In comparison to previous tours, Def Leppard’s stage show relied more on the basics and less on the flash and glitz. Not totally without optic tech pleasures and the use of a giant jumbo tron, the focus was more on song, feel, and energy. Once the massive tapestry came down, a sonic journey from past to present unfolded.

Old school fans, those of us who were drawn to the metal side of On Through The Night and Pyromania, found pleasure in the early Let It Go and the later Foolin. Like all bands on the bill, a legendary career spanning close to 40 years, gave birth to iconic albums, especially the beloved Hysteria. From that, Animal, Rocket and Armageddon It served up the hard rock still accessible, but the melting point came from Hysteria and Love Bites. With the opening notes of the latter ballad I imagine recollections of first love and first heartbreak, and I hearkened back to a snowy Christmas Eve night, hearing the words “I’m in love with you” from a girl I thought would be by my side forever. Of course, eventually she did Bring on the Heartbreak, and became a memory, just as Phil Collen dressed in gold shoes and belt, rocking out shirtless (has he ever worn a shirt) will do. With a physique like his, I wouldn’t wear one either- what work out plan is he on?

Part in the present, but full of nostalgia, it was great to see Ric Savage and Vivian Campbell. Walking down amnesia lane is proper and planned with Def Leppard, but they still pushed their current work with Dangerous. Collen stood with Joe Elliot, ripped some killer chords, and let flow a relatively unknown track that felt more familiar than it should, comfortably in the DL camp.

Veterans that they are, they kept us waiting until the encore. It was worth the wait. Rock of Ages and Photograph ended a fun night with frenzy and power, just what the metalheads in the stadium showed up for. We all had the albums back in the day, now we collect (or re-collect) those gems once again.

By Welovemetal 2016.

Media Review - DEF LEPPARD with REO SPEEDWAGON and TESLA at the Alliant Energy Center in Madison, WI By Tommy Leu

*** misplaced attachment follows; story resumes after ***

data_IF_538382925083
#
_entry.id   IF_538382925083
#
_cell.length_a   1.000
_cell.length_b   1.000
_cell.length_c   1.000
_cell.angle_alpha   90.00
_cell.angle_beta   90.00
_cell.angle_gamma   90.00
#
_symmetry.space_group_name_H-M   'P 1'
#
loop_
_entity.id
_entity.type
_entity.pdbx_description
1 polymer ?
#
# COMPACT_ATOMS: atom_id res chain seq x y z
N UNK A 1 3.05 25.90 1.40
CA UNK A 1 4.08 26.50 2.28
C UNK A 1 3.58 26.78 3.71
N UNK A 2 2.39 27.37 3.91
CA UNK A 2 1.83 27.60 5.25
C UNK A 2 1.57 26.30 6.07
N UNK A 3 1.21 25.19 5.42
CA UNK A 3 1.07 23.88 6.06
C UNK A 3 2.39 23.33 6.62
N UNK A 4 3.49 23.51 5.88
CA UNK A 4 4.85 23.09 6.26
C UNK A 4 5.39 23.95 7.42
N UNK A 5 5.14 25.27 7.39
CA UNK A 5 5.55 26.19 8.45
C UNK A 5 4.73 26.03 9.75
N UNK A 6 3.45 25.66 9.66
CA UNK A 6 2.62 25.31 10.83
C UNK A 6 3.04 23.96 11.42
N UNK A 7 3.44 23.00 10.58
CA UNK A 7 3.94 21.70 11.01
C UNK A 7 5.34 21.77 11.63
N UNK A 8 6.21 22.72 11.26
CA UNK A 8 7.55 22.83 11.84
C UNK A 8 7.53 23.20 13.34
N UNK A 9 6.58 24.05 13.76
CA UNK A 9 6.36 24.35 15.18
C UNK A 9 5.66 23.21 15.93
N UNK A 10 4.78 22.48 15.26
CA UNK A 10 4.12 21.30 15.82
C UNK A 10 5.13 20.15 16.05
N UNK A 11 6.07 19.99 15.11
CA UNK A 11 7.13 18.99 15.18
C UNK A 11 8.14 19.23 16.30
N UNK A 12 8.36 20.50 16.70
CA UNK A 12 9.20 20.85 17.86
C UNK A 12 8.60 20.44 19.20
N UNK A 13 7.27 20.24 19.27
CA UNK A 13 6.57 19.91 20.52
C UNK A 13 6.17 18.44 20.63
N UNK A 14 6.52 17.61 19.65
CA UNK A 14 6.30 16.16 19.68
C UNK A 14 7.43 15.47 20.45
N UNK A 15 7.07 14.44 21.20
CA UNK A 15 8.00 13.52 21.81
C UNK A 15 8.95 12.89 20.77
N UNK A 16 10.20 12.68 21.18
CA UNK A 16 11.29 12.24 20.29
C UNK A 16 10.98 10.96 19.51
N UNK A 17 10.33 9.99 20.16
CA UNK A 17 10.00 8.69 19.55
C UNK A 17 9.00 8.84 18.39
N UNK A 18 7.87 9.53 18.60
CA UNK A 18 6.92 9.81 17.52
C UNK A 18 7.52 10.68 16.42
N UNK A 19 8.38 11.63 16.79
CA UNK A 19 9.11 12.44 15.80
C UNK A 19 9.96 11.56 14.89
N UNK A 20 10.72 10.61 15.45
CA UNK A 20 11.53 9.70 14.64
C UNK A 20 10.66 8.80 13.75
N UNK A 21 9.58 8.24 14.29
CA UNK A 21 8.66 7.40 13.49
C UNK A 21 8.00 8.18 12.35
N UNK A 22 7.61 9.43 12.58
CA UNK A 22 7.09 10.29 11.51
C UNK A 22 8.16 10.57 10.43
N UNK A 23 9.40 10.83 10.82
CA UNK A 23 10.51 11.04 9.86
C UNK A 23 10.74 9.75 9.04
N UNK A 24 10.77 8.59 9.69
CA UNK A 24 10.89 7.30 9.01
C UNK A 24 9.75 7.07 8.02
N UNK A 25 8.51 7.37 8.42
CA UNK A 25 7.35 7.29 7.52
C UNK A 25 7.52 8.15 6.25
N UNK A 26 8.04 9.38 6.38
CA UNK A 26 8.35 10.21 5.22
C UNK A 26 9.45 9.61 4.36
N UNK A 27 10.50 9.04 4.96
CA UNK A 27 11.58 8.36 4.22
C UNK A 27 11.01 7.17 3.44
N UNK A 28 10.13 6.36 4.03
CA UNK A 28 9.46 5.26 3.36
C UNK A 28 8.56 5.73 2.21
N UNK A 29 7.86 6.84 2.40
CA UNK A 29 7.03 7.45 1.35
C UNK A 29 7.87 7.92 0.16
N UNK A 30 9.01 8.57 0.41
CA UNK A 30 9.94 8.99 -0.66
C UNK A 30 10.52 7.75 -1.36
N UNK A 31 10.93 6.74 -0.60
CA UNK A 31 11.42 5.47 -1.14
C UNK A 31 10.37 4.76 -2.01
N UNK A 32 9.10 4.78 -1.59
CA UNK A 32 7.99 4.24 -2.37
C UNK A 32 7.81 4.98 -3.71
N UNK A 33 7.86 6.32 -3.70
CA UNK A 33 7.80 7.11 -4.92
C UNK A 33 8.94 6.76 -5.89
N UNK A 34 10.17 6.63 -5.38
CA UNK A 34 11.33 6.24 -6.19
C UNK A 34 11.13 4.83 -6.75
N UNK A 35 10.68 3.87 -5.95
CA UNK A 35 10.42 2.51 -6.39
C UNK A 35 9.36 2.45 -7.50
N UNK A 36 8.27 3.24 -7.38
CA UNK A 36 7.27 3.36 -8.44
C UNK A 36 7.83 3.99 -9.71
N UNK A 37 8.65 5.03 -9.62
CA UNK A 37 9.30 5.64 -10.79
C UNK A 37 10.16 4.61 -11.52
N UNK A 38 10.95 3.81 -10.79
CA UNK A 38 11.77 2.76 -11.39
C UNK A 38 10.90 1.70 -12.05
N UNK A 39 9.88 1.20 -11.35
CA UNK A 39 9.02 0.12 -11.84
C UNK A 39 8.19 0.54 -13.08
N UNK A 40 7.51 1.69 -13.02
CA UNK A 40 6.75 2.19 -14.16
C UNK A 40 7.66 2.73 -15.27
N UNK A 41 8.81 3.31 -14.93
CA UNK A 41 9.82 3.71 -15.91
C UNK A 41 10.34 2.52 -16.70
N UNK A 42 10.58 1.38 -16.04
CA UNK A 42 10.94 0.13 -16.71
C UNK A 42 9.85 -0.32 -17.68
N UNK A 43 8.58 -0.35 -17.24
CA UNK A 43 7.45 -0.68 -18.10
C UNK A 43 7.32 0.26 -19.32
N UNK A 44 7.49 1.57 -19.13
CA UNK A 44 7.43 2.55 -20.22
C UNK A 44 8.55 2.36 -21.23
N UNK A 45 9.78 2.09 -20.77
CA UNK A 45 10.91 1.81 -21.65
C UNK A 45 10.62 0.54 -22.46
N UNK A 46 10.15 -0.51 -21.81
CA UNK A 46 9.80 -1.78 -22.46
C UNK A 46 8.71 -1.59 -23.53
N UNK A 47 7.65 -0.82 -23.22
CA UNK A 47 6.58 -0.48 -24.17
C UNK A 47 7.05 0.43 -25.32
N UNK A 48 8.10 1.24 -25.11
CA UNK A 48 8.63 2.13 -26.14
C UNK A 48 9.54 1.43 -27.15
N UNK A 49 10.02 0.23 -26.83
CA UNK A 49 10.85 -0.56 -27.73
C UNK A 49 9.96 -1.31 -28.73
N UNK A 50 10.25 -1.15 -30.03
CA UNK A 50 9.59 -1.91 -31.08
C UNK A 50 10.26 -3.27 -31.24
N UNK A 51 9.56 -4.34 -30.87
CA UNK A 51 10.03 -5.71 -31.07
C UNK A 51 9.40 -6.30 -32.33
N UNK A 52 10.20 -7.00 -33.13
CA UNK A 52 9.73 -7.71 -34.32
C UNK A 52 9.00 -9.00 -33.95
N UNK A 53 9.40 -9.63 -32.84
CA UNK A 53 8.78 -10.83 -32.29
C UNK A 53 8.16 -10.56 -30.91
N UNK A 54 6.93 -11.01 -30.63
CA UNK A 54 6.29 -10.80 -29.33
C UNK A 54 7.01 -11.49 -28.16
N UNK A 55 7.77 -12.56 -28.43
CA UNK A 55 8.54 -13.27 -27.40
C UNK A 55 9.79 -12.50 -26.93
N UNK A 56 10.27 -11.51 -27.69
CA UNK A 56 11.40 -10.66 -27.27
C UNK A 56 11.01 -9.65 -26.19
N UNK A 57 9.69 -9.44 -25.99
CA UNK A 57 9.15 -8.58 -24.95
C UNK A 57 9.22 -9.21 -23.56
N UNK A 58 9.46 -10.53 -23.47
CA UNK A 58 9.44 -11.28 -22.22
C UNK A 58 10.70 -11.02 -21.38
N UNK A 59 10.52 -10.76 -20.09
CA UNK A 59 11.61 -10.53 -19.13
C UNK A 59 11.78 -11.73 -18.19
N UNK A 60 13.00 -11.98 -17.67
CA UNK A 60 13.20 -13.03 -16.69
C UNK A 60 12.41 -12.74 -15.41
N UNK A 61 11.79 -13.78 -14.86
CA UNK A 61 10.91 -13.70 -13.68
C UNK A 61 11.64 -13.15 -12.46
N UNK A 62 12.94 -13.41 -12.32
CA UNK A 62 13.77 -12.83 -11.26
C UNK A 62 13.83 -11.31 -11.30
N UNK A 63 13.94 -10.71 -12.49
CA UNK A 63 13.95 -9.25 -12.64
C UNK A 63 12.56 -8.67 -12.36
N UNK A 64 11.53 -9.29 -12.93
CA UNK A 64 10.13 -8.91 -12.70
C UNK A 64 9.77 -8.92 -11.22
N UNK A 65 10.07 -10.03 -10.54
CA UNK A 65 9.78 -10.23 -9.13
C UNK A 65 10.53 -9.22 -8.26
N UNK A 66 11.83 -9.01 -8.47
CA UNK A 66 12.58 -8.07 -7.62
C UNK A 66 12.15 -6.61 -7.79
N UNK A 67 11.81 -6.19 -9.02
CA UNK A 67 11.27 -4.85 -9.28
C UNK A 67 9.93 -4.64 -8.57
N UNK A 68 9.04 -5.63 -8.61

Finally, Def Leppard delivered a multi-media spectacle of sound, lights, and video from the first song to the last. Joe Elliot, Rick Savage, Rick Allen, Phil Collen, and Vivian Campbell also brought a high-caliber performance. The numerous requisite hits were played including “Animal,” “Foolin,” “Armageddon It,” “Love Bites,” “Let It Go,” “Rocket,” “Pour Some Sugar On Me,” and the encore numbers “Rock of Ages” and “Photograph.” Replicating 1981’s High & Dry record, the band performed the excellent “Switch 625” instrumental as a tag on to “Bringing On The Heartbreak.”

This highlight of the evening featured drummer Rick Allen’s mini-solo at the end of the tune which moved the crowd to near hysteria. Allen nonverbally thanked the crowd with big smiles directly into his drum camera, and flew the double-finger peace sign high above his kit, which understandably brought the house down even more for obvious reasons. And speaking of hysteria, the band’s monster hit of the same name was another highlight tune augmented by a moving video of archive footage of the band’s long history on the giant screen throughout. This segment in particular brought back a lot of memories and reminded me of just how big a cultural phenomenon Def Leppard was for someone roundabout my age. The fact is, you couldn’t escape the mighty Lep back in the 1980’s whether you were a fan or not.

By Anti Hero Magazine 2016 - read the full review via the link.

Reviews from the 2016 Madison, WI Show.